Technology is always disruptive.
Think of the introduction of the printing press, or the combine harvester, or the mechanical looms that destroyed a way of life for cottage industry weavers. Some of them took to frame breaking and gave us the unfairly derisive term of “Luddite” for those who resist technological change.
Technology as disruption came to me early in life and in a very personal way. When I was in the first form at school (equivalent to sixth grade) I was appointed to a most powerful and important classroom leadership role.
I was made Ink Monitor.
It was my morning responsibility to make sure that the small porcelain inkwell that sat in a recess on the top right of every student desk was replenished with ink from the large white bottle with the metal spout that was kept in the form teacher’s cupboard. Needless to say, this was a responsibility I took very seriously and performed to the best of my ability.
In my school there was a clear writing implements acceptable use policy. Work had to be written in ink, never pencil, and “biros” – ballpoint pens – were forbidden. The penalty for improper use was detention. We had to use either fountain pens or pens with nibs that were dipped into the aforementioned inkwells. The particular disruption of which I speak occurred when one student had the temerity to write using one of the illegal pens. Our history teacher – who to us seemed as ancient as the Ur of the Chaldees that seemed to comprise the entire curriculum – went ballistic. Her name was Miss Almond (we wittily called her “Nutty”) and she was famous for her classroom management expertise. In other words she was a holy terror to small children.
Nutty Almond’s outrage notwithstanding, ballpoints were soon everywhere. Students began using fountain pens with disposable cartridges of ink or brought their own bottles to school.
My reign as ink monitor was over.
I was thinking of this story as I read the New York Times* article last week about the Liverpool Central School District near Syracuse, New York that has stopped using laptops in its high school. As luck would have it, this article appeared on the very day that PDS wrote to parents of rising 7th and 8th graders about the new laptop requirement.
I say luck because what the newspaper article seemed to describe was a textbook example of how not to introduce technology into schools. The big disappointment it seems was that it did not raise test scores. If raising test scores was the intention then the money would have been better spent hiring a test prep company . Perhaps dispensing with expensive teachers too.
I was very struck by this particular account of “how not to introduce technology and laptops”. It seemed a perfect example of how to do everything wrong: The students had no sense of ownership, were not held accountable for acceptable use and did not take care of the machines; the tech support was inadequate and could not keep up with the maintenance; the faculty were not prepared to integrate the technology in constructive ways, felt threatened by it and undoubtedly sabotaged the process. It seems that they were not trained, supported and held accountable.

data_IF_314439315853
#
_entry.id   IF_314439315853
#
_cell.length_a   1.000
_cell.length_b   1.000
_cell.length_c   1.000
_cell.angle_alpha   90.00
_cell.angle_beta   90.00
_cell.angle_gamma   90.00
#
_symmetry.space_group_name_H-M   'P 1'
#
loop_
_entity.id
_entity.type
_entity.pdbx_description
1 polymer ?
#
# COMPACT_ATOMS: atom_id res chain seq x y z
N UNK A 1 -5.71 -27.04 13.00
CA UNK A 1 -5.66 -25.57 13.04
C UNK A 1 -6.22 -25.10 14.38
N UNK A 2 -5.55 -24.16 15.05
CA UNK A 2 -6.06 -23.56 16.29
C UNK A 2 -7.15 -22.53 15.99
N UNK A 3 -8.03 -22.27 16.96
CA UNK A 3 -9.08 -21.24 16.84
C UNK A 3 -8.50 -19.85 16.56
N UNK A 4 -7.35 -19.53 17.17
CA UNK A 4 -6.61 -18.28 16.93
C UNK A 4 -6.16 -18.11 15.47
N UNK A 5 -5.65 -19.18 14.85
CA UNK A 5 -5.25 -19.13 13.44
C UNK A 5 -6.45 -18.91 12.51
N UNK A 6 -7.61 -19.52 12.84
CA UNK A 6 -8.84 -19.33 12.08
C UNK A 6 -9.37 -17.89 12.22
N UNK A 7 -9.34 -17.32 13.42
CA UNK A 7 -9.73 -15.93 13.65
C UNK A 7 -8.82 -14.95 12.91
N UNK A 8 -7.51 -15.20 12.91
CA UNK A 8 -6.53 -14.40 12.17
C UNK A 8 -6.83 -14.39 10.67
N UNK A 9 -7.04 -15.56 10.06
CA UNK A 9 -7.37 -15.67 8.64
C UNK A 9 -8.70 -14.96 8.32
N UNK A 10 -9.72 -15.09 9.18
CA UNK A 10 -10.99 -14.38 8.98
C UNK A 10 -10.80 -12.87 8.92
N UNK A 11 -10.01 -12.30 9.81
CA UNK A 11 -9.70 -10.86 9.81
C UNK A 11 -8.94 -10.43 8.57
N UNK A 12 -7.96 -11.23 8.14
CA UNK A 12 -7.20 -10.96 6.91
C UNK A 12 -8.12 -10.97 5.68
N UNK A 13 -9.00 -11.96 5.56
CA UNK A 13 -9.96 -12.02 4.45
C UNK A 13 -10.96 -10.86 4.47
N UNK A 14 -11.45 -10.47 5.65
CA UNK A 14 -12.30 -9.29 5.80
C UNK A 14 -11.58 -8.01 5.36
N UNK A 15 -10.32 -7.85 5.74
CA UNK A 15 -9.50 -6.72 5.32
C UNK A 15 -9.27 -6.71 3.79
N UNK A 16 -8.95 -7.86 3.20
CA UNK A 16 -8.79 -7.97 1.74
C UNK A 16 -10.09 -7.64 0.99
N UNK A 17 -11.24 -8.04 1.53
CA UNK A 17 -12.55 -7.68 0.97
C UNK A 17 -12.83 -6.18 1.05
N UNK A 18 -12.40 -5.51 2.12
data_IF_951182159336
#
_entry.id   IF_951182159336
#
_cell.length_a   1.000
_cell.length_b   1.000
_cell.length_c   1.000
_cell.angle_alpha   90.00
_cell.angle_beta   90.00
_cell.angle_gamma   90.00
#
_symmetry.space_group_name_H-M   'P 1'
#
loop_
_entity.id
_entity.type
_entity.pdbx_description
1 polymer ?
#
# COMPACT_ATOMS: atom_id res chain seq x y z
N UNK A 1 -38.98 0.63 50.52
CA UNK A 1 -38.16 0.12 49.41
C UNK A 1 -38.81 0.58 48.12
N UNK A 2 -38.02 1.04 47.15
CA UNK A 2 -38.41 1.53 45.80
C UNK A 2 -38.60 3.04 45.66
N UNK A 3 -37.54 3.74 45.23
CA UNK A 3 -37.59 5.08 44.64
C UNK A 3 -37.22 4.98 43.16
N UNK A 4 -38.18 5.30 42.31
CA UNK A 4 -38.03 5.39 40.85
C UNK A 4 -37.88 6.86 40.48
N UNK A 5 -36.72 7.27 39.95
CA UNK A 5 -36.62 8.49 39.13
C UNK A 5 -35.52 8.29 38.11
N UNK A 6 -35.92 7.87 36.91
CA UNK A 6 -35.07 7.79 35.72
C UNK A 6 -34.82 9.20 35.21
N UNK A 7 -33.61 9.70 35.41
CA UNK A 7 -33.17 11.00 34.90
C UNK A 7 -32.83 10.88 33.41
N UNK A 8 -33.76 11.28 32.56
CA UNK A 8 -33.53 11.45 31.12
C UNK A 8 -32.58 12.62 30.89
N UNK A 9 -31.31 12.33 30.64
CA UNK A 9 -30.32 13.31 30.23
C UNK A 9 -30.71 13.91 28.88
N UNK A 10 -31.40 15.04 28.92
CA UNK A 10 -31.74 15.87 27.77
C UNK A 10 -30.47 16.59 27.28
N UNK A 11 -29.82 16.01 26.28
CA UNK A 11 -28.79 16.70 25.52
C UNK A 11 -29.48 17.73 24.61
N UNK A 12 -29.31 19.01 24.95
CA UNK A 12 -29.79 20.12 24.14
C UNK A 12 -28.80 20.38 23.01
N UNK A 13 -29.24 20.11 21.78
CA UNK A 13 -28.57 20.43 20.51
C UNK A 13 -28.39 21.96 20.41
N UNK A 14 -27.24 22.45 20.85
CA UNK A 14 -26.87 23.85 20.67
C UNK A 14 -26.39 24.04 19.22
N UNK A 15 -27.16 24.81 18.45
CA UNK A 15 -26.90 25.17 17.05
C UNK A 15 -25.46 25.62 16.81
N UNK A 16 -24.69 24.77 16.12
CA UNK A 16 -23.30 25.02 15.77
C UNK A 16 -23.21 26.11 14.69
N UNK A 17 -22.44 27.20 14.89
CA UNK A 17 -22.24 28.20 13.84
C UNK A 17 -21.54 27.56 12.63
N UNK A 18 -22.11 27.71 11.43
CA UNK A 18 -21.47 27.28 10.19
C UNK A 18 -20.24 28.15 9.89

A real disaster.
It is all too easy to criticize people in quite different circumstances and we should always hold back on second guessing the decisions of others. But it does not have to be that way.
At PDS we are being very thoughtful about our introduction of owned laptops. Our students and faculty are already used to using laptop technology in the classroom. Teachers have been visiting other schools who have successfully introduced laptops and they will be spending time this summer preparing to use them in constructive, creative and mission-consistent ways to enhance learning. They already are.
Technology is always disruptive and it has always been that way. We (parents, educators, schools) need to be thoughtful and keep our eye on what truly matters. Adding technology by itself is no panacea. Students need access to the power of technology in school and the laptop is the primary educational tool of our time offering unparalleled opportunity for accessing and creating information and for communication. However, educational vision and purpose are essential and teaching and teachers are always a key to any success.
With the support of David, George, and Liz the Middle School and Upper School faculty are being very thoughtful in taking this important step forward.